(written from a Production point of view)
Harold "Mike" Michelson (15 February 1920 – 1 March 2007; age 87) was brought in by Director Robert Wise in late April 1978 to work as production designer on Star Trek: The Motion Picture in the function of head of the art department, taking over the department from Art Director Joe Jennings who had hitherto headed the department. Michelson's primary responsibilities were to redesign the sets that were in various stages of completion, constructed for the Motion Picture's immediate predecessor, Star Trek: Phase II, in order to upgrade them to theatrical motion picture standards. (The Making of Star Trek: The Motion Picture, pp. 83-95) His designs, which included that of the air tram, also contributed both to the exterior and interior look of the refit USS Enterprise as seen in that film. His work on the film ultimately earned him an Academy Award nomination.
Many of his distinctive set elements remained when the motion picture sets were revamped to become that of the USS Enterprise-D of Star Trek: The Next Generation. Upon his work on The Motion Picture, he was interviewed by Fantastic Films for a piece titled "The Designing of Star Trek The Motion Picture".
Career outside Star Trek
A native of New York City, Michelson worked with the Bureau of Printing in Washington, DC after graduation. He went on to join the US Air Force and became a bombardier during World War II, flying more than forty missions over Germany. After the war, he became an illustrator for magazines and later for movie posters.
He began his career on Hollywood films as an illustrator and storyboard artist. The Ten Commandments, Ben-Hur, Spartacus, The Birds, Cleopatra, Who's Afraid of Virginia Woolf?, and The Graduate are just a few of the classic films on which Michelson worked throughout the 1950s and '60s. He was also an illustrator on the acclaimed musical West Side Story, his first collaboration with Star Trek: The Motion Picture director Robert Wise. Michelson eventually became an art director, first for television productions like The Andy Griffith Show and later for films, such as Two People (his second project for Robert Wise), Mommie Dearest, Spaceballs, Planes, Trains & Automobiles, and Dick Tracy. He shared an Academy Award nomination (his second) for his art direction on the 1983 film Terms of Endearment.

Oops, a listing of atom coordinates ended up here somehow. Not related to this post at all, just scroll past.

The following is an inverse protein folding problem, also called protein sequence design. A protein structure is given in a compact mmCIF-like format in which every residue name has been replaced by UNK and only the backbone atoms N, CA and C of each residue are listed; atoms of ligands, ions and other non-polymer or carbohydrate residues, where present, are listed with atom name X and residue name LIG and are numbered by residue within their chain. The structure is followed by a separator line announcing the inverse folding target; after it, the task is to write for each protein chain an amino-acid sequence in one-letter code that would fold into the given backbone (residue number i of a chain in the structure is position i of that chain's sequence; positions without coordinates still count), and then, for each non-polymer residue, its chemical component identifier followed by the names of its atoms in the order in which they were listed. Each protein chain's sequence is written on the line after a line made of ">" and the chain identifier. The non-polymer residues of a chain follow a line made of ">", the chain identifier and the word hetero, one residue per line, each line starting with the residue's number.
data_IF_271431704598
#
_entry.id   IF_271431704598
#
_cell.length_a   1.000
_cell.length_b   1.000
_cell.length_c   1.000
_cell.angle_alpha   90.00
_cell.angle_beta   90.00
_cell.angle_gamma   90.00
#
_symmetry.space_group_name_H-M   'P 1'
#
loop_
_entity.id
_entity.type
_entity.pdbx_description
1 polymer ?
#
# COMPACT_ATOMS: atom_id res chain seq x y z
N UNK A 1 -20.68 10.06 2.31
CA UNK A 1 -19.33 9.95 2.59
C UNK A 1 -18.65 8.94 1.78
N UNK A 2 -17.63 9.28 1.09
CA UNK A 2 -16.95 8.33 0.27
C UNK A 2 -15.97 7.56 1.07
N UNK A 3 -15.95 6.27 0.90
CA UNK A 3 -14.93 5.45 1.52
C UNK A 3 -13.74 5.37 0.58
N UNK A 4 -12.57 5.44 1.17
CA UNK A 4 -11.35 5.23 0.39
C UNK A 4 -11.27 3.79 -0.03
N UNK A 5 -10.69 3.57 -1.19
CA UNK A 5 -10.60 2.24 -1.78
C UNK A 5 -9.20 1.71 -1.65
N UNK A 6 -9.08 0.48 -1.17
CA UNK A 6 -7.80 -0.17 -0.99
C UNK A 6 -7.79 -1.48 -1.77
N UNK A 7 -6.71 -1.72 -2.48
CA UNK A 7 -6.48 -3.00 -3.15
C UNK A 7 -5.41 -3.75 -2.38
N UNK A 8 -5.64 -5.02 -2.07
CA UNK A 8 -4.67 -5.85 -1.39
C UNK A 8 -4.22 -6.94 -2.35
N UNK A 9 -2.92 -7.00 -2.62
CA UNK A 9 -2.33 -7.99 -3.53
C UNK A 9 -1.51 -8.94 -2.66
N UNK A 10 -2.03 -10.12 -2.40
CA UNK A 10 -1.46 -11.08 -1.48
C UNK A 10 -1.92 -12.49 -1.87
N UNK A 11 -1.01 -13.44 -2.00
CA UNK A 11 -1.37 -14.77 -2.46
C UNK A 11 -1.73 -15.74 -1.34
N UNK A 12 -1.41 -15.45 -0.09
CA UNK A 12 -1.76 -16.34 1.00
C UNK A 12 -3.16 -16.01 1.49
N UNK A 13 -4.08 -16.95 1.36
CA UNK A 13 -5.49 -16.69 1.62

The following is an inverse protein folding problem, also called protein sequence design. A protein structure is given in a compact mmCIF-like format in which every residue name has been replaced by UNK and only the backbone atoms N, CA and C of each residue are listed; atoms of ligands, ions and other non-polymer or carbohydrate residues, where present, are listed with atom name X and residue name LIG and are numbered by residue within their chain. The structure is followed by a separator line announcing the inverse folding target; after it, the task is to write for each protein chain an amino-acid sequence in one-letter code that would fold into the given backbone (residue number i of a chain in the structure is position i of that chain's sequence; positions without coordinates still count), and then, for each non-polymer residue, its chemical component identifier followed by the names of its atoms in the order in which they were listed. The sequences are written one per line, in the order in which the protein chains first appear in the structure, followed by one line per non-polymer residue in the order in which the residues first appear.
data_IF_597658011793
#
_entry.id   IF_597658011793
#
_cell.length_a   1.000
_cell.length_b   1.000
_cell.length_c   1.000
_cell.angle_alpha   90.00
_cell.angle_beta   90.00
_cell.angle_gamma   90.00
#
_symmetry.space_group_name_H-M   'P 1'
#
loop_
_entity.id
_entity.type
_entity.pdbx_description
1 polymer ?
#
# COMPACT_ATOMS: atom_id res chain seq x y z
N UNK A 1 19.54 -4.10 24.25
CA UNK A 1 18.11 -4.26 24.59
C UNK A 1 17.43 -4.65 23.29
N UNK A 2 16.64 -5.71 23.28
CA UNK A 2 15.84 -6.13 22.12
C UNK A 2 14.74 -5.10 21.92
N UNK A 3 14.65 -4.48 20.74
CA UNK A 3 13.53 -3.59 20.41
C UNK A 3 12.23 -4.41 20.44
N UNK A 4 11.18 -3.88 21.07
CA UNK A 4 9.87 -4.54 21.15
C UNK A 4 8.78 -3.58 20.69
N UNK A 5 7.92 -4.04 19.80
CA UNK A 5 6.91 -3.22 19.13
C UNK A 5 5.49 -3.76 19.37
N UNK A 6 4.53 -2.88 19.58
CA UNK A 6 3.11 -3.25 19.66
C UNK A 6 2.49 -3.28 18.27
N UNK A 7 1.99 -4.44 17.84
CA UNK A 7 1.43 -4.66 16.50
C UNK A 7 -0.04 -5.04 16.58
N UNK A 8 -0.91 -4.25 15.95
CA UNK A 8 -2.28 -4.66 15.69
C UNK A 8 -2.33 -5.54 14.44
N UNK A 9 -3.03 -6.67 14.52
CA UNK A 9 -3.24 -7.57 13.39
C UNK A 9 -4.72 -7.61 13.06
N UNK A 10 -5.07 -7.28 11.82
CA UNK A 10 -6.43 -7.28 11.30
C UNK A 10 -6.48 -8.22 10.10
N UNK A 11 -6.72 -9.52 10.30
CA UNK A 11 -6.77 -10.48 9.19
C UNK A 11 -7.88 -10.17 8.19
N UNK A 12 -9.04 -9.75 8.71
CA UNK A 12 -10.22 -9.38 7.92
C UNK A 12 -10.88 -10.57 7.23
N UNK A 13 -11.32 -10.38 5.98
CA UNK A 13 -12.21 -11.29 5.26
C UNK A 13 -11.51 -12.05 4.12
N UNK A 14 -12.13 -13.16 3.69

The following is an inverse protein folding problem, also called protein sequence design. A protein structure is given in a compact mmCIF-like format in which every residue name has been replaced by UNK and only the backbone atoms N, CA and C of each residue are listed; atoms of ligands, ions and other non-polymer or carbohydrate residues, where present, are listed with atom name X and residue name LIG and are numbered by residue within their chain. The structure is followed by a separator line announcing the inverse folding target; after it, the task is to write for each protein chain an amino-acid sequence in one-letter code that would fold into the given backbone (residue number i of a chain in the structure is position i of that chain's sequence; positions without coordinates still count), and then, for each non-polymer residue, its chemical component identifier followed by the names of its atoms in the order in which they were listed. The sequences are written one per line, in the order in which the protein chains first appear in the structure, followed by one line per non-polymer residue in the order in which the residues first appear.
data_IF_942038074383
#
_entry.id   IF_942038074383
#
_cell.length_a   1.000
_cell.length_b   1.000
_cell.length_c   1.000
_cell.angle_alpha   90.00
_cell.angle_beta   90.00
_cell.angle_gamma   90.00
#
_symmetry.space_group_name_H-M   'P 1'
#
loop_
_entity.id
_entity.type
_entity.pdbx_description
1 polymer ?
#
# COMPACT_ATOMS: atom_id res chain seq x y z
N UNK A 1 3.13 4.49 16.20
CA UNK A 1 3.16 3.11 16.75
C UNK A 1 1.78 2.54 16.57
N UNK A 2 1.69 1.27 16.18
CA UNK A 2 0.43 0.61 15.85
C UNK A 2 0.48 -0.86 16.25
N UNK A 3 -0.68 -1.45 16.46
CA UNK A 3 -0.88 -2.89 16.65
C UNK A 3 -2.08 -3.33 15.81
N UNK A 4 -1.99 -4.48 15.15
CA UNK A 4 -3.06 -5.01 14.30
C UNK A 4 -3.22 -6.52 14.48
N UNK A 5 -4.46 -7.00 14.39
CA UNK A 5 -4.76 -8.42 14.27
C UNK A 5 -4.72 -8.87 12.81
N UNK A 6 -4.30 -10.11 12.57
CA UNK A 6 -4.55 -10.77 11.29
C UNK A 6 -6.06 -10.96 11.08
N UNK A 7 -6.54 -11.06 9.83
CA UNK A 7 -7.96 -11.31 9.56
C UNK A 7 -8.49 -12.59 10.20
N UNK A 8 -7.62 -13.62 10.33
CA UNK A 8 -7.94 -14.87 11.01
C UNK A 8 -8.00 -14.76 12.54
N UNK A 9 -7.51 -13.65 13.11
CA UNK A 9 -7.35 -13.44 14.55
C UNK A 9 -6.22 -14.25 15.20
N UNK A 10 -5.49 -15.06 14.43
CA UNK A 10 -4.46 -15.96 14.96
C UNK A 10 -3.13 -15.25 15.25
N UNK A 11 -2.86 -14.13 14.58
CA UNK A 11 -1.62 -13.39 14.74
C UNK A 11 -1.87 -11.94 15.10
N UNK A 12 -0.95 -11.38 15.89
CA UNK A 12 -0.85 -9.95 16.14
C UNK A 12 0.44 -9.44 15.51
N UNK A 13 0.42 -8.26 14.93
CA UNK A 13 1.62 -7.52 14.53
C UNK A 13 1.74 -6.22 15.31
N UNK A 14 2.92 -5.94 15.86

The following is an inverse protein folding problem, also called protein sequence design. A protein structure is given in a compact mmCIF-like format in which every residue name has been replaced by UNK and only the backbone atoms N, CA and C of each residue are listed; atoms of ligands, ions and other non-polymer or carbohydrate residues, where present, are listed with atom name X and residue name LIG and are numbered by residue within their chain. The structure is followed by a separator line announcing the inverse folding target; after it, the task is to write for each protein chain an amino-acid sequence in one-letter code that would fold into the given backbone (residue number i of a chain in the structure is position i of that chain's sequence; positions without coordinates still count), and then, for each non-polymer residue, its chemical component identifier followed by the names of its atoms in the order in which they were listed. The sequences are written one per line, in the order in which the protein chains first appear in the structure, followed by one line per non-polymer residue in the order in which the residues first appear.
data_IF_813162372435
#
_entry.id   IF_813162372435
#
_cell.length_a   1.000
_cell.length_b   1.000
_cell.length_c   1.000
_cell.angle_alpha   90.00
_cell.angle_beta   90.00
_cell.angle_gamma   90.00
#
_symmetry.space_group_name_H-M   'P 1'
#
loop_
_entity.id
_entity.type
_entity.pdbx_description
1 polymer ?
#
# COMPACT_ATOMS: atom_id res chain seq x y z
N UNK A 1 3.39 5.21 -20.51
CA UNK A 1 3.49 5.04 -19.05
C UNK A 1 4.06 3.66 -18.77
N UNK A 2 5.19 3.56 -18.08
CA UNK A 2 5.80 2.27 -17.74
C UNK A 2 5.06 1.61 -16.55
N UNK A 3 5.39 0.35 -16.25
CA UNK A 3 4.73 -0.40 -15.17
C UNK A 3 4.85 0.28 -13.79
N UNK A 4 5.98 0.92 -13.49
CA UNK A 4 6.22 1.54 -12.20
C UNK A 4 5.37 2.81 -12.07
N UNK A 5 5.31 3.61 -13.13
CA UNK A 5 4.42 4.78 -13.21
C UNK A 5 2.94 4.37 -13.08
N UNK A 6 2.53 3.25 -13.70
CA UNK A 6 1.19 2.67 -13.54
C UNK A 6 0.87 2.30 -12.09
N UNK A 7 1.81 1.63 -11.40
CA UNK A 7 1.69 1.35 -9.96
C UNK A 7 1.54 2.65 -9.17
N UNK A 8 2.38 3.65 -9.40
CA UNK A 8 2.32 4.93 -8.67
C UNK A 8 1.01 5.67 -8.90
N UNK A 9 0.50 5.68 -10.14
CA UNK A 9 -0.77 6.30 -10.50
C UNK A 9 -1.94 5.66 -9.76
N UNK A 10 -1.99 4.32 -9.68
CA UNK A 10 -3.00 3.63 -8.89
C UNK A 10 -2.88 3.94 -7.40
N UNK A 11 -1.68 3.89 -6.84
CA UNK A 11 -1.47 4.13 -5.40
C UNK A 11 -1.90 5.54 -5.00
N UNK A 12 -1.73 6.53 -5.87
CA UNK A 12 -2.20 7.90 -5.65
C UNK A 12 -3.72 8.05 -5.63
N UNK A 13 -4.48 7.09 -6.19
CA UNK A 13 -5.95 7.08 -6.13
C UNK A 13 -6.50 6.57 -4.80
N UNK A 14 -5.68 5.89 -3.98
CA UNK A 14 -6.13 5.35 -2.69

He first worked as a production designer on the 1971 Cannes Film Festival Jury Grand Prize winning film Johnny Got His Gun. In 1981 he was production designer on the Mel Brooks-directed comedy History of the World: Part 1. His last film as a production designer was 1994's Intersection, which marked the film debut of Jennifer Morrison. Throughout this time, Michelson continued working as an illustrator, artist or visual consultant for films, including Firestarter, The Fly, The Two Jakes, Hoffa, and Death to Smoochy. In 1999 he received the Art Directors Guild's Lifetime Achievement Award and in 2002 he was given Outstanding Achievement in Production Design Award from the Hollywood Film Festival.
Michelson died at the Motion Picture & Television Fund retirement home following a long illness. He was 87 years old.
Harold Michelson received the following Academy Award nomination in the category "Best Art Direction-Set Direction":
- 1980 for Star Trek: The Motion Picture, shared with Joe Jennings, Leon Harris, John Vallone, and Linda DeScenna
Star Trek interviews
- "Production Designer Harold Michelson; Visualizing the New Star Trek", David Houston, Starlog, issue 30, January 1980, pp. 42-46
- "Far-Out Production Design for Star Trek: The Motion Picture", Scott Henderson, American Cinematographer, February 1980, pp. 138-141, 189-191
- "Behind the Scenes: Production Design", Star Trek: The Magazine Volume 2, Issue 8, December 2001, pp. 97-99
- Star Trek: The Motion Picture (The Director's Edition) DVD-special feature, "A Bold New Enterprise", 2001
- "Ars Gratia Artis", Chapter 8, The Making of Star Trek: The Motion Picture, pp. 83-95, 1980